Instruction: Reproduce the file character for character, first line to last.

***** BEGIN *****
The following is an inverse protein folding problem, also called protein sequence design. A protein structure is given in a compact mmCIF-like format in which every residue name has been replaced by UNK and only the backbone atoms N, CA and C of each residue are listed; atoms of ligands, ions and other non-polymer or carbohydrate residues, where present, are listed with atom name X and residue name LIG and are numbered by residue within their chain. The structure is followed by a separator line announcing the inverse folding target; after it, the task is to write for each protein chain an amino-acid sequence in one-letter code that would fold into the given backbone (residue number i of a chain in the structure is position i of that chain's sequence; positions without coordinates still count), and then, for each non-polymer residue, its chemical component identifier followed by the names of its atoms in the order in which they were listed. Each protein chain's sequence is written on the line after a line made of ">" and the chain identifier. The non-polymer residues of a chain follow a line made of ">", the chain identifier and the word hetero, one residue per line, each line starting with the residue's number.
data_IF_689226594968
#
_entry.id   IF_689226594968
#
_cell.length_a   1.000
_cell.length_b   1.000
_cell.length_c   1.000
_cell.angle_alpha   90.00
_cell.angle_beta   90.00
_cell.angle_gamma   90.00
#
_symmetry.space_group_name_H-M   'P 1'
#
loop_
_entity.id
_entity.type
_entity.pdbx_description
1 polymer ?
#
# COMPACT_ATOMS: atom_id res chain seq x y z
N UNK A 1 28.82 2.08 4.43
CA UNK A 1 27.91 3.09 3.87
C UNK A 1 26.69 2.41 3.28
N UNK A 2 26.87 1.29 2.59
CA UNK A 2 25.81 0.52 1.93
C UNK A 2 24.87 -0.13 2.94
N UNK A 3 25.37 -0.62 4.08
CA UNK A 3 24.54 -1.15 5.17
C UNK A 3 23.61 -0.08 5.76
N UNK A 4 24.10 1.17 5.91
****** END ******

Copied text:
The following is an inverse protein folding problem, also called protein sequence design. A protein structure is given in a compact mmCIF-like format in which every residue name has been replaced by UNK and only the backbone atoms N, CA and C of each residue are listed; atoms of ligands, ions and other non-polymer or carbohydrate residues, where present, are listed with atom name X and residue name LIG and are numbered by residue within their chain. The structure is followed by a separator line announcing the inverse folding target; after it, the task is to write for each protein chain an amino-acid sequence in one-letter code that would fold into the given backbone (residue number i of a chain in the structure is position i of that chain's sequence; positions without coordinates still count), and then, for each non-polymer residue, its chemical component identifier followed by the names of its atoms in the order in which they were listed. Each protein chain's sequence is written on the line after a line made of ">" and the chain identifier. The non-polymer residues of a chain follow a line made of ">", the chain identifier and the word hetero, one residue per line, each line starting with the residue's number.
data_IF_689226594968
#
_entry.id   IF_689226594968
#
_cell.length_a   1.000
_cell.length_b   1.000
_cell.length_c   1.000
_cell.angle_alpha   90.00
_cell.angle_beta   90.00
_cell.angle_gamma   90.00
#
_symmetry.space_group_name_H-M   'P 1'
#
loop_
_entity.id
_entity.type
_entity.pdbx_description
1 polymer ?
#
# COMPACT_ATOMS: atom_id res chain seq x y z
N UNK A 1 28.82 2.08 4.43
CA UNK A 1 27.91 3.09 3.87
C UNK A 1 26.69 2.41 3.28
N UNK A 2 26.87 1.29 2.59
CA UNK A 2 25.81 0.52 1.93
C UNK A 2 24.87 -0.13 2.94
N UNK A 3 25.37 -0.62 4.08
CA UNK A 3 24.54 -1.15 5.17
C UNK A 3 23.61 -0.08 5.76
N UNK A 4 24.10 1.17 5.91